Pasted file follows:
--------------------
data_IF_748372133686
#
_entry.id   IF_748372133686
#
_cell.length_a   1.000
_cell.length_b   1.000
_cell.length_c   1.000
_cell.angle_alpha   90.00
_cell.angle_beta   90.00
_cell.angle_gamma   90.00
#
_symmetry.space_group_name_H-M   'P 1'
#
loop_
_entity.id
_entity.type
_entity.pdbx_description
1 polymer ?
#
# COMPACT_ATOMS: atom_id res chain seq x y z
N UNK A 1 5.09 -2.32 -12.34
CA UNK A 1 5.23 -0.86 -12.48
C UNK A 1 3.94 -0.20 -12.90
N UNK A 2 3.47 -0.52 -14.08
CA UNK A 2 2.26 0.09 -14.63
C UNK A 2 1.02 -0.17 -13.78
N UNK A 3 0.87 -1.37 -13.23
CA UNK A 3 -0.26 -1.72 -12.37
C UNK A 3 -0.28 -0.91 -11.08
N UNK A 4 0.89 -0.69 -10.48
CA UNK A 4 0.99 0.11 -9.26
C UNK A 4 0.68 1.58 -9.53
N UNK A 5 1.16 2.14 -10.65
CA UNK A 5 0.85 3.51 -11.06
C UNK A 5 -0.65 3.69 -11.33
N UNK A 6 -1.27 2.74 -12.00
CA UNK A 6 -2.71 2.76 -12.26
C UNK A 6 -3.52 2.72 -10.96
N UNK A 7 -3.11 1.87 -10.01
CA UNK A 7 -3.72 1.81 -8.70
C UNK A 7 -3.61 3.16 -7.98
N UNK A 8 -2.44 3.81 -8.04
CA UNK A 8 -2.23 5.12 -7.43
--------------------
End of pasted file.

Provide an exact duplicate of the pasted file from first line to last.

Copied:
data_IF_748372133686
#
_entry.id   IF_748372133686
#
_cell.length_a   1.000
_cell.length_b   1.000
_cell.length_c   1.000
_cell.angle_alpha   90.00
_cell.angle_beta   90.00
_cell.angle_gamma   90.00
#
_symmetry.space_group_name_H-M   'P 1'
#
loop_
_entity.id
_entity.type
_entity.pdbx_description
1 polymer ?
#
# COMPACT_ATOMS: atom_id res chain seq x y z
N UNK A 1 5.09 -2.32 -12.34
CA UNK A 1 5.23 -0.86 -12.48
C UNK A 1 3.94 -0.20 -12.90
N UNK A 2 3.47 -0.52 -14.08
CA UNK A 2 2.26 0.09 -14.63
C UNK A 2 1.02 -0.17 -13.78
N UNK A 3 0.87 -1.37 -13.23
CA UNK A 3 -0.26 -1.72 -12.37
C UNK A 3 -0.28 -0.91 -11.08
N UNK A 4 0.89 -0.69 -10.48
CA UNK A 4 0.99 0.11 -9.26
C UNK A 4 0.68 1.58 -9.53
N UNK A 5 1.16 2.14 -10.65
CA UNK A 5 0.85 3.51 -11.06
C UNK A 5 -0.65 3.69 -11.33
N UNK A 6 -1.27 2.74 -12.00
CA UNK A 6 -2.71 2.76 -12.26
C UNK A 6 -3.52 2.72 -10.96
N UNK A 7 -3.11 1.87 -10.01
CA UNK A 7 -3.72 1.81 -8.70
C UNK A 7 -3.61 3.16 -7.98
N UNK A 8 -2.44 3.81 -8.04
CA UNK A 8 -2.23 5.12 -7.43